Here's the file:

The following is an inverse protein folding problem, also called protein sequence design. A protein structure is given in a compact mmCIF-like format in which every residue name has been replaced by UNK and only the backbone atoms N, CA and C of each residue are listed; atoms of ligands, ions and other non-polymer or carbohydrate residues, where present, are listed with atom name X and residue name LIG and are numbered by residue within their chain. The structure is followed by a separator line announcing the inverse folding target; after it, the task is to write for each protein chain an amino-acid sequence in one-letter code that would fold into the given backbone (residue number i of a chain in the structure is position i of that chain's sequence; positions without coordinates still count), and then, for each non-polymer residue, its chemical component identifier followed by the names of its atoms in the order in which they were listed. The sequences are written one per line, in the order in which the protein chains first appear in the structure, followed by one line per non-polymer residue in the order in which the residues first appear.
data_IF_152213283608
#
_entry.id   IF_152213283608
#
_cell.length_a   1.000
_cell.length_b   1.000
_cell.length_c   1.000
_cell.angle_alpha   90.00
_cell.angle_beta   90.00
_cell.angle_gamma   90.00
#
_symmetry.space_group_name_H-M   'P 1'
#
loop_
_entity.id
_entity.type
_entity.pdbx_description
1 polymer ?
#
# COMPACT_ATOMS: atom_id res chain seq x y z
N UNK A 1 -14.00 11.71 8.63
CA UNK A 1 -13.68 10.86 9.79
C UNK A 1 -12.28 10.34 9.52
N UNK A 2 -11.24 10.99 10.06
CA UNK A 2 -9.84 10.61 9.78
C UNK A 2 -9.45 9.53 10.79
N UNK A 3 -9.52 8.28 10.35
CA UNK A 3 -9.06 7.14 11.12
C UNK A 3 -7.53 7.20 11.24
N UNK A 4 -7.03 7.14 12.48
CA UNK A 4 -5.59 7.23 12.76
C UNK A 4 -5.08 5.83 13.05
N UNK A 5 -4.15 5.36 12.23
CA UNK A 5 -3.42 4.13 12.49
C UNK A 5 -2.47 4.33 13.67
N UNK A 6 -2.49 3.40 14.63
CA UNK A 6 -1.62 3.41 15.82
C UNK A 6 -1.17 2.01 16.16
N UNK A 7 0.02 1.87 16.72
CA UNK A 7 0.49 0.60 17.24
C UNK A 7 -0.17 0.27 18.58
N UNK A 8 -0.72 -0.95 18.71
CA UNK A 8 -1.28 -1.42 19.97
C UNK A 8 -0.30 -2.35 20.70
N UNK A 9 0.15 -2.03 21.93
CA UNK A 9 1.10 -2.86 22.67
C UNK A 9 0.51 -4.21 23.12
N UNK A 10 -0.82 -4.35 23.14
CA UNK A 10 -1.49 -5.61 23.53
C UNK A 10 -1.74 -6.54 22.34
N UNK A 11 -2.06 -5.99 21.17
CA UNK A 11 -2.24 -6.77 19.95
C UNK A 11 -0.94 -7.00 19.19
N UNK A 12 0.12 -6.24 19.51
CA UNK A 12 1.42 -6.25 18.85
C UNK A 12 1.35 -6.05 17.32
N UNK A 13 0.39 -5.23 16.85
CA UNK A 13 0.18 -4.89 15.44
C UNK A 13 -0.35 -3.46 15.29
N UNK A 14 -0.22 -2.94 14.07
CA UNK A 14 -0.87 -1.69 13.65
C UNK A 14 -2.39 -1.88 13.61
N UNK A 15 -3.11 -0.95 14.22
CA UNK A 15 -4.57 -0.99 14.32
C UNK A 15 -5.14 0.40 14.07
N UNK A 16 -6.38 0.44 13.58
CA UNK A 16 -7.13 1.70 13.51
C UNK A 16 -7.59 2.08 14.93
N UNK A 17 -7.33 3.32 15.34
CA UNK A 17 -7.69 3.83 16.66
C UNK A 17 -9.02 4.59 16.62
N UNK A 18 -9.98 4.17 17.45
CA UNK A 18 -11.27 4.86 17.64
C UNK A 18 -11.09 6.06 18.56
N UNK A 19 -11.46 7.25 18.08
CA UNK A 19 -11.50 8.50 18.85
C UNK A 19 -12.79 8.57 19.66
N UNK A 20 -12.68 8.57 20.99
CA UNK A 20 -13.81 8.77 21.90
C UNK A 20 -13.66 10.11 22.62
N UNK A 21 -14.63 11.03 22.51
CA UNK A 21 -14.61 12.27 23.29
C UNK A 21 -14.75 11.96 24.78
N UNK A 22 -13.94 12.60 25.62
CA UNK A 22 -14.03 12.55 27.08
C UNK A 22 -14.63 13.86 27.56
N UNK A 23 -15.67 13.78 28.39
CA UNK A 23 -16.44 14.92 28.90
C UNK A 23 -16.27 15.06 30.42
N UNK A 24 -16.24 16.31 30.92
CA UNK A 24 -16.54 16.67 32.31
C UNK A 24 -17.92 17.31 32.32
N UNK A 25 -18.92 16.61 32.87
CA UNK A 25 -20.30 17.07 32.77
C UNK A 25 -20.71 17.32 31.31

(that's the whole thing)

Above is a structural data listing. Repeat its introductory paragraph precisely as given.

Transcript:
The following is an inverse protein folding problem, also called protein sequence design. A protein structure is given in a compact mmCIF-like format in which every residue name has been replaced by UNK and only the backbone atoms N, CA and C of each residue are listed; atoms of ligands, ions and other non-polymer or carbohydrate residues, where present, are listed with atom name X and residue name LIG and are numbered by residue within their chain. The structure is followed by a separator line announcing the inverse folding target; after it, the task is to write for each protein chain an amino-acid sequence in one-letter code that would fold into the given backbone (residue number i of a chain in the structure is position i of that chain's sequence; positions without coordinates still count), and then, for each non-polymer residue, its chemical component identifier followed by the names of its atoms in the order in which they were listed. The sequences are written one per line, in the order in which the protein chains first appear in the structure, followed by one line per non-polymer residue in the order in which the residues first appear.